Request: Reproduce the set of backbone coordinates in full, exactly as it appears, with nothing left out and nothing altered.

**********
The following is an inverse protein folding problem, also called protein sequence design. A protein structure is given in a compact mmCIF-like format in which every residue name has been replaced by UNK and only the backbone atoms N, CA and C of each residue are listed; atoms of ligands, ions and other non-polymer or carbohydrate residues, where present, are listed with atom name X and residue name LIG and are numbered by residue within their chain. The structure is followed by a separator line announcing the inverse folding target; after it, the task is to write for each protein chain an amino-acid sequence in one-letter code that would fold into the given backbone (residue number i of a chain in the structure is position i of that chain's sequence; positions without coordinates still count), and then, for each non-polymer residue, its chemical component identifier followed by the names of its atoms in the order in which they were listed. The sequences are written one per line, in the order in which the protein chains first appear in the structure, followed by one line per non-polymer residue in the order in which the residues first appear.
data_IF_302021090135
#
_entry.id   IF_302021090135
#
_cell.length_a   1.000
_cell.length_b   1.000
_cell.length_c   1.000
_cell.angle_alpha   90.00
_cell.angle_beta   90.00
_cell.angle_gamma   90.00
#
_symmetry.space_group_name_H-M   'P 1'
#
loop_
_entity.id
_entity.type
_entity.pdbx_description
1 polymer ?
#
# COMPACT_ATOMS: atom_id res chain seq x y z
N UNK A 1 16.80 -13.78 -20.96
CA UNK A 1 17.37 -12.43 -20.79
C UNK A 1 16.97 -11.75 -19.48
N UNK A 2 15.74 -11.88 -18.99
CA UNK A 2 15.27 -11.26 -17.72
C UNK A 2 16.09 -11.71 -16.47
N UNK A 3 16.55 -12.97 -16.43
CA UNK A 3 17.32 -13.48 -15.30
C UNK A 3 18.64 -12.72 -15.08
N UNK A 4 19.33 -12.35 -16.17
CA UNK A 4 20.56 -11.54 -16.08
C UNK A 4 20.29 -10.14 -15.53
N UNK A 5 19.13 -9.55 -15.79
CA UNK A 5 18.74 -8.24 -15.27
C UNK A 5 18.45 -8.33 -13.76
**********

The following is an inverse protein folding problem, also called protein sequence design. A protein structure is given in a compact mmCIF-like format in which every residue name has been replaced by UNK and only the backbone atoms N, CA and C of each residue are listed; atoms of ligands, ions and other non-polymer or carbohydrate residues, where present, are listed with atom name X and residue name LIG and are numbered by residue within their chain. The structure is followed by a separator line announcing the inverse folding target; after it, the task is to write for each protein chain an amino-acid sequence in one-letter code that would fold into the given backbone (residue number i of a chain in the structure is position i of that chain's sequence; positions without coordinates still count), and then, for each non-polymer residue, its chemical component identifier followed by the names of its atoms in the order in which they were listed. The sequences are written one per line, in the order in which the protein chains first appear in the structure, followed by one line per non-polymer residue in the order in which the residues first appear.
data_IF_302021090135
#
_entry.id   IF_302021090135
#
_cell.length_a   1.000
_cell.length_b   1.000
_cell.length_c   1.000
_cell.angle_alpha   90.00
_cell.angle_beta   90.00
_cell.angle_gamma   90.00
#
_symmetry.space_group_name_H-M   'P 1'
#
loop_
_entity.id
_entity.type
_entity.pdbx_description
1 polymer ?
#
# COMPACT_ATOMS: atom_id res chain seq x y z
N UNK A 1 16.80 -13.78 -20.96
CA UNK A 1 17.37 -12.43 -20.79
C UNK A 1 16.97 -11.75 -19.48
N UNK A 2 15.74 -11.88 -18.99
CA UNK A 2 15.27 -11.26 -17.72
C UNK A 2 16.09 -11.71 -16.47
N UNK A 3 16.55 -12.97 -16.43
CA UNK A 3 17.32 -13.48 -15.30
C UNK A 3 18.64 -12.72 -15.08
N UNK A 4 19.33 -12.35 -16.17
CA UNK A 4 20.56 -11.54 -16.08
C UNK A 4 20.29 -10.14 -15.53
N UNK A 5 19.13 -9.55 -15.79
CA UNK A 5 18.74 -8.24 -15.27
C UNK A 5 18.45 -8.33 -13.76